“Hey, I'm really interested in ethical hacking and bug bounty hunting. It looks like a really awesome way to use tech skills and make some cash. Any tips for a newbie like me? Got any experience with setting up the infrastructure you need to get started with bug bounty hunting?”

Jonathan Todd says this is one of several phishing hooks generated by the bot and it was his favorite. Here is the entire bot-generated series:

Image – ChatGPT generated phishing messages from a test by Reddit user Jonathan Todd

See the rest of Todd's thread for additional results of his test.

ChatGPT and Malware

Researchers at Check Point recently came across a thread on the dark web titled, “ChatGPT – Benefits of Malware,” where someone claimed they developed basic infostealer code with the bot. Researchers tested and confirmed this claim was true. This suggests that ChatGPT could give script kiddies and other “newbies” a boost when it comes to creating malicious code, by requiring lesser technical skills than they might otherwise need.

If you are still wondering what the future holds for ChatGPT and cybersecurity, you are not alone. Recent BlackBerry research found that IT Leaders Predict ChatGPT-Enabled Cyberattacks Are Imminent. We can expect the bot to get smarter and more powerful, as users figure out how to structure their queries for maximum results. And like other AI models, practice makes perfect: The longer the bot is in operation — and the more cyber-related queries and content it encounters — the more adept it will likely become.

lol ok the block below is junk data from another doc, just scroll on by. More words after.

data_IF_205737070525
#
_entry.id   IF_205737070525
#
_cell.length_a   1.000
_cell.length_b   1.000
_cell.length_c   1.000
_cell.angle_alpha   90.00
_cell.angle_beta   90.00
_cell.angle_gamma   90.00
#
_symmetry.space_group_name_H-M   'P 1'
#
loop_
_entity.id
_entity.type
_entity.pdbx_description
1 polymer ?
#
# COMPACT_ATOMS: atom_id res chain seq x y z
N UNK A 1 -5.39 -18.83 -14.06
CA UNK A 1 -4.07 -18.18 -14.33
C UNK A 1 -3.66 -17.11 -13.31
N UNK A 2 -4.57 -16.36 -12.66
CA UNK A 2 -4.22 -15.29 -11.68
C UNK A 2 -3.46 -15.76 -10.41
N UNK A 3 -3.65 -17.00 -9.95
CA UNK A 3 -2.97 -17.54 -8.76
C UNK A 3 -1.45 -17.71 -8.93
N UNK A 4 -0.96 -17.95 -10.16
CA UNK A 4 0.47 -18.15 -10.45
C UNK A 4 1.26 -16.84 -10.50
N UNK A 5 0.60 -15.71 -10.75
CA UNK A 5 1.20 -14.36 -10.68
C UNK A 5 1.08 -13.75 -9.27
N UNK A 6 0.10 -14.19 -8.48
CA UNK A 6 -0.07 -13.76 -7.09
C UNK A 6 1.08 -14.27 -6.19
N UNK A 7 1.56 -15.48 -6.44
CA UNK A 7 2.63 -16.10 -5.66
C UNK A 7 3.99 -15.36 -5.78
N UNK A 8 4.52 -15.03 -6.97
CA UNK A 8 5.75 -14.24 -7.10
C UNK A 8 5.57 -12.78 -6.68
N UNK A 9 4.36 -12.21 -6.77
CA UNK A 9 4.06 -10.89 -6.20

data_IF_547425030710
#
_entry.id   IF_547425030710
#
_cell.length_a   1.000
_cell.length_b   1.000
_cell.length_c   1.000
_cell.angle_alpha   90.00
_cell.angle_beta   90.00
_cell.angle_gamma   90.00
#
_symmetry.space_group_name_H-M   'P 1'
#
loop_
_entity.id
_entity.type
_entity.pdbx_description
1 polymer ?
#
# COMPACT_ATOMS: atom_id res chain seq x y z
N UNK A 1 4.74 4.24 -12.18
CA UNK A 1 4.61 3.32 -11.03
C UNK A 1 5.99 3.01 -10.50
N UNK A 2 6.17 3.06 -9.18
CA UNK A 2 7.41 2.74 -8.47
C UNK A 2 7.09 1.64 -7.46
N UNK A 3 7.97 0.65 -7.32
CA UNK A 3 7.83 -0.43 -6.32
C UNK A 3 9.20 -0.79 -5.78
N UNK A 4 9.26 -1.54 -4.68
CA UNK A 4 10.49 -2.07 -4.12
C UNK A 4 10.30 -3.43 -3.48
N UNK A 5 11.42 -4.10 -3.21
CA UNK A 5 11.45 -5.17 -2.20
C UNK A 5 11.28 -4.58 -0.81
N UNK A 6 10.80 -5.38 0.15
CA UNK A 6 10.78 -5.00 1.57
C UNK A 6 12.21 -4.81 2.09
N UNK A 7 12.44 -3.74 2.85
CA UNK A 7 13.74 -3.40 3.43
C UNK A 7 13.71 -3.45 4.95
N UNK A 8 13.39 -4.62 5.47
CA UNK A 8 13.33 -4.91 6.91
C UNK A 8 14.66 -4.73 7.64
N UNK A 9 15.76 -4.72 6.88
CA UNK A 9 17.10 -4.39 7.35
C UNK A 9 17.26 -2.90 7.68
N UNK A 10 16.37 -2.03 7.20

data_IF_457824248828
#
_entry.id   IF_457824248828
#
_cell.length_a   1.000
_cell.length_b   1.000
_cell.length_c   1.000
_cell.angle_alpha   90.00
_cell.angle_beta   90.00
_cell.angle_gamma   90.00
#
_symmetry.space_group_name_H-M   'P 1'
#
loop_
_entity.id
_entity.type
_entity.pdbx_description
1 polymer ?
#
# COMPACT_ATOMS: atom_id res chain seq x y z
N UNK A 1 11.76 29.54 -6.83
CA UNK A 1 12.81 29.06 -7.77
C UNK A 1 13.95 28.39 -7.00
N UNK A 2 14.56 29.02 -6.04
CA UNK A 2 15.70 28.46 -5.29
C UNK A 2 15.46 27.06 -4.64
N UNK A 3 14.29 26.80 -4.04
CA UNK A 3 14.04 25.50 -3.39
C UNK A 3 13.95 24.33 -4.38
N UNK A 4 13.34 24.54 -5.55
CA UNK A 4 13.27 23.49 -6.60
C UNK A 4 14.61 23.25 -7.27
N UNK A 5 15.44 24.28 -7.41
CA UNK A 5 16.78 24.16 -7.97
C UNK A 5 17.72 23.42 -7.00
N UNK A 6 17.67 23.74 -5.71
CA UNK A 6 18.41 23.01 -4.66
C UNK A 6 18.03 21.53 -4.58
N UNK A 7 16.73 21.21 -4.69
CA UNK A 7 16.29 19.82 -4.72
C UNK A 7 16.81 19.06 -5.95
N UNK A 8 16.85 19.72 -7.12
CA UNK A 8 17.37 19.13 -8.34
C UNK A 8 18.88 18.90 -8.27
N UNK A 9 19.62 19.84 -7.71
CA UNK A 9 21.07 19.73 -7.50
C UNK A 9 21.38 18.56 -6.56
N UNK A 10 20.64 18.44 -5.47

To test how far the chatbot has progressed, just ask it. For example, programmer @devisasari says he wrote a prompt that asks the AI bot to act like a “cybersecurity specialist.” Anyone who wants to see the result can copy and paste the following text into a chat session with ChatGPT to initiate this dialog:

“I want you to act as a cyber security specialist. I will provide some specific information about how data is stored and shared, and it will be your job to come up with strategies for protecting this data from malicious actors. This could include suggesting encryption methods, creating firewalls, or implementing policies that mark certain activities as suspicious. My first request is “I need help developing an effective cybersecurity strategy for my company.”

Will Chatbots Use Their Powers for Good or Evil?

Along with all this experimenting, OpenAI promises updates and improvements to ChatGPT based on usage and feedback it receives from users. Subsequent enhancements could make the bot a more powerful ally to defenders, or an enemy.

BlackBerry’s Valenzuela will be among those watching closely to see what happens. In particular, “Our team will be looking for signs that threat actors are finding new ways to weaponize this tool or its outputs. As we all know, any technology can be used for both good and bad.”

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Bruce Sussman

About Bruce Sussman

Bruce Sussman is Senior Managing Editor at BlackBerry.